"I thought the Times-Post was hot after him."

"Schwartz bought the Times-Post at three o'clock this afternoon," Burton said, with repressed rage. "I'm called off. To-morrow we run a photograph of Schwartzwold, his place at Plattsburg, and the next day we eulogize the administration. I'm going down the river on an excursion boat, and write up the pig-killing contest at the union butchers' picnic."

"How is Mrs. Butler?" I asked, as his rage subsided to mere rumbling in his throat.

"Delirious"—shortly. "She's going to croak, Wardrop's going to Mexico, Schwartz will be next governor, and Miss Maitland's body will be found in a cistern. The whole thing has petered out. What's the use of finding the murderer if he's coated with asbestos and lined with money? Mike, I want some more tea to drown my troubles."

We called up the hospital about ten-thirty, and learned that Mrs. Butler was sinking. Fred was there, and without much hope of getting anything, we went over. I took Burton in as a nephew of the dying woman, and I was glad I had done it. She was quite conscious, but very weak. She told the story to Fred and myself, and in a corner Burton took it down in shorthand. We got her to sign it about daylight sometime, and she died very quietly shortly after Edith arrived at eight.

To give her story as she gave it would be impossible; the ramblings of a sick mind, the terrible pathos of it all, is impossible to repeat. She lay there, her long, thin body practically dead, fighting the death rattle in her throat. There were pauses when for five minutes she would lie in a stupor, only to rouse and go forward from the very word where she had stopped.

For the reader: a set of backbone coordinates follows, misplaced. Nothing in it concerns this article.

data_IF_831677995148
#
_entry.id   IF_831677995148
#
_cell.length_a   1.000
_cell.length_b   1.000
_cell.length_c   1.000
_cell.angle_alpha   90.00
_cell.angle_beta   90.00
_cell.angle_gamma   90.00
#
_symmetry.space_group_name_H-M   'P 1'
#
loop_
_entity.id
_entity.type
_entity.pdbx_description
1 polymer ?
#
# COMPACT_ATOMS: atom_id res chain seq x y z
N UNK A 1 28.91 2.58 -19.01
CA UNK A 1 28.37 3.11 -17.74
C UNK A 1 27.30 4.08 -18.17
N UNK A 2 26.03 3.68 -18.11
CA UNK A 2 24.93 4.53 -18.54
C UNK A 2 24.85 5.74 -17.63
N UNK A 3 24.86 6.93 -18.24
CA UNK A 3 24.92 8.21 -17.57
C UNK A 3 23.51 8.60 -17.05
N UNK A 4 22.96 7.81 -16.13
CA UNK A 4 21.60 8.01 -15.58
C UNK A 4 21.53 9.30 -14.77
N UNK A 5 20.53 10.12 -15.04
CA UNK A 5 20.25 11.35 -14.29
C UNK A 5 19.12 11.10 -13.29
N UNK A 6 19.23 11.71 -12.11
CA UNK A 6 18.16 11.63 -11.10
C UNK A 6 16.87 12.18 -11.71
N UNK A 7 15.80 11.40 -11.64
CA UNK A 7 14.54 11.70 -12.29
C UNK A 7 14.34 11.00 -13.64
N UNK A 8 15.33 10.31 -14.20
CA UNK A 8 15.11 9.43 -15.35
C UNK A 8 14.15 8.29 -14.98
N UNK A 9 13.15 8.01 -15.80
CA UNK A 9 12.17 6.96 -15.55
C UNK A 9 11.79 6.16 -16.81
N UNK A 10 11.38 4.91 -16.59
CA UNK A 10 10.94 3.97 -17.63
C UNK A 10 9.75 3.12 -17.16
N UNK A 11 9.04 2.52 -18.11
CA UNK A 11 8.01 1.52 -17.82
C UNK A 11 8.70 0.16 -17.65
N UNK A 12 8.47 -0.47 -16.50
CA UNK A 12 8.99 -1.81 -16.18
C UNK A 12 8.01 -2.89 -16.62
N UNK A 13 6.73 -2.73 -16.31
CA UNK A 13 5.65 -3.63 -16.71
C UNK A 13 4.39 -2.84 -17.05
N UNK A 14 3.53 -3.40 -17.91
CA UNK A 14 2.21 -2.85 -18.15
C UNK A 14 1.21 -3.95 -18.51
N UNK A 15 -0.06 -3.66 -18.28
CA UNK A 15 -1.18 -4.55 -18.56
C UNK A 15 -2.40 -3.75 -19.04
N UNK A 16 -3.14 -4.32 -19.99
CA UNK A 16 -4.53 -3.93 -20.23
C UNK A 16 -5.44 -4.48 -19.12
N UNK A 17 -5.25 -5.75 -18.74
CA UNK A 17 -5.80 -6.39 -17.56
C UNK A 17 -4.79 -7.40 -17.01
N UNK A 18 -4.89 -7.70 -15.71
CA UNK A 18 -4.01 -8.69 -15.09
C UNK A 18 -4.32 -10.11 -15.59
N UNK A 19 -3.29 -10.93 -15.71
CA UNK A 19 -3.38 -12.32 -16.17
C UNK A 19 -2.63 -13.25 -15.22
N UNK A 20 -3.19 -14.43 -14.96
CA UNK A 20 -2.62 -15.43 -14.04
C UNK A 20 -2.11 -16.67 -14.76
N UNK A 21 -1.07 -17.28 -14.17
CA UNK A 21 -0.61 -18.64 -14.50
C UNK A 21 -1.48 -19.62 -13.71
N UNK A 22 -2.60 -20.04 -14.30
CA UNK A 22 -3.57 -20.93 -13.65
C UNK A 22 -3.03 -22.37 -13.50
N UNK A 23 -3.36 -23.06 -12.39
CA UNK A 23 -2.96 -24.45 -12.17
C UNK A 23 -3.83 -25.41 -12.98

She began with her married life, and to understand the beauty of it is to understand the things that came after. She was perfectly, ideally, illogically happy. Then one day Henry Butler accepted the nomination for state treasurer, and with that things changed. During his term in office he altered greatly; his wife could only guess that things were wrong, for he refused to talk.

The crash came, after all, with terrible suddenness. There had been an all-night conference at the Butler home, and Mr. Butler, in a frenzy at finding himself a dupe, had called the butler from bed and forcibly ejected Fleming and Schwartz from the house. Ellen Butler had been horrified, sickened by what she regarded as the vulgarity of the occurrence. But her loyalty to her husband never wavered.

Butler was one honest man against a complete organization of unscrupulous ones. His disgrace, imprisonment and suicide at the White Cat had followed in rapid succession. With his death, all that was worth while in his wife died. Her health was destroyed; she became one of the wretched army of neurasthenics, with only one idea: to retaliate, to pay back in measure full and running over, her wrecked life, her dead husband, her grief and her shame.

She laid her plans with the caution and absolute recklessness of a diseased mentality. Normally a shrinking, nervous woman, she became cold, passionless, deliberate in her revenge. To disgrace Schwartz and Fleming was her original intention. But she could not get the papers.

She resorted to hounding Fleming, meaning to drive him to suicide. And she chose a method that had more nearly driven him to madness. Wherever he turned he found the figures eleven twenty-two C. Sometimes just the number, without the letter. It had been Henry Butler's cell number during his imprisonment, and if they were graven on his wife's soul, they burned themselves in lines of fire on Fleming's brain. For over a year she pursued this course—sometimes through the mail, at other times in the most unexpected places, wherever she could bribe a messenger to carry the paper. Sane? No, hardly sane, but inevitable as fate.